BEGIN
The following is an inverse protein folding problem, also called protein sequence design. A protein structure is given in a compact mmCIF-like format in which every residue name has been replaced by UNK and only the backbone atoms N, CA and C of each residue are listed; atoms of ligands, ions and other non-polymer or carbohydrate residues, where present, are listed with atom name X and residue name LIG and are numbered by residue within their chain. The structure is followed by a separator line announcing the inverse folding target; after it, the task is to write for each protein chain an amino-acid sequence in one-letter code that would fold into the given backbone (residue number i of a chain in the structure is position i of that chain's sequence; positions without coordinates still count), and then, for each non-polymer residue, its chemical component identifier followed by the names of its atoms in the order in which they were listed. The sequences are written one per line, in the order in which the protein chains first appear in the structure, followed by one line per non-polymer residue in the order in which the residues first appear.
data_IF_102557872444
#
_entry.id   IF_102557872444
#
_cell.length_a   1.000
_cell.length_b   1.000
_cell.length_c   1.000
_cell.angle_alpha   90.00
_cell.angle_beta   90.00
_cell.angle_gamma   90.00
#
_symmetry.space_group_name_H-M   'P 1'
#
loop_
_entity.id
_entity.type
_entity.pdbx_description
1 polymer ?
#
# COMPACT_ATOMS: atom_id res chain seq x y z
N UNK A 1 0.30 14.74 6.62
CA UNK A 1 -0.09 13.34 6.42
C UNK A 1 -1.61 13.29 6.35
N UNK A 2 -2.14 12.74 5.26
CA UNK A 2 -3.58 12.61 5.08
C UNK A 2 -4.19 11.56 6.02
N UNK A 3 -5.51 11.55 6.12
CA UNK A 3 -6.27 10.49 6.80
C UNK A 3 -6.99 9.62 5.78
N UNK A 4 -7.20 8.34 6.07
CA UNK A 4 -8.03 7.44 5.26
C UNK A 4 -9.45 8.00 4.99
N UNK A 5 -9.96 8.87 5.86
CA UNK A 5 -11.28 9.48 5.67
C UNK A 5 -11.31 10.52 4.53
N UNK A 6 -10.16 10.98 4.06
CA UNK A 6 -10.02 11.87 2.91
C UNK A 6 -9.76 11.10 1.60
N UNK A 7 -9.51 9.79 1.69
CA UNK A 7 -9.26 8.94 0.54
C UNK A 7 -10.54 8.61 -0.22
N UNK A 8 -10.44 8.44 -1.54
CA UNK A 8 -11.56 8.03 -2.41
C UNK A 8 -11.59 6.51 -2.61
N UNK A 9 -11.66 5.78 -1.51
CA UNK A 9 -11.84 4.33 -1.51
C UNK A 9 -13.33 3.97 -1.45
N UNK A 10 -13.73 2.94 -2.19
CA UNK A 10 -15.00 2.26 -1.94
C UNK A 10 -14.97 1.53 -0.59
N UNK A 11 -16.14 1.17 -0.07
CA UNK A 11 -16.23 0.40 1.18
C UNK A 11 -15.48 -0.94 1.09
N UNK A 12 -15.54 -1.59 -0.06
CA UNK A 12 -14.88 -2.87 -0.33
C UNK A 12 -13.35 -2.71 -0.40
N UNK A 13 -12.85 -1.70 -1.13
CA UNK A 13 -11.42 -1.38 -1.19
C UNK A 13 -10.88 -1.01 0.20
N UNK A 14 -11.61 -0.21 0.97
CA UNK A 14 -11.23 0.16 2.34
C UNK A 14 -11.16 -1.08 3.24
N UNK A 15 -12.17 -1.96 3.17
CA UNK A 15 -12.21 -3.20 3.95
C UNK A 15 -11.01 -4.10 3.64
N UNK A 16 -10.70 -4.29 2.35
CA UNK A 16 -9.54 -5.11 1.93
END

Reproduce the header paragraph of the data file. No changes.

The following is an inverse protein folding problem, also called protein sequence design. A protein structure is given in a compact mmCIF-like format in which every residue name has been replaced by UNK and only the backbone atoms N, CA and C of each residue are listed; atoms of ligands, ions and other non-polymer or carbohydrate residues, where present, are listed with atom name X and residue name LIG and are numbered by residue within their chain. The structure is followed by a separator line announcing the inverse folding target; after it, the task is to write for each protein chain an amino-acid sequence in one-letter code that would fold into the given backbone (residue number i of a chain in the structure is position i of that chain's sequence; positions without coordinates still count), and then, for each non-polymer residue, its chemical component identifier followed by the names of its atoms in the order in which they were listed. The sequences are written one per line, in the order in which the protein chains first appear in the structure, followed by one line per non-polymer residue in the order in which the residues first appear.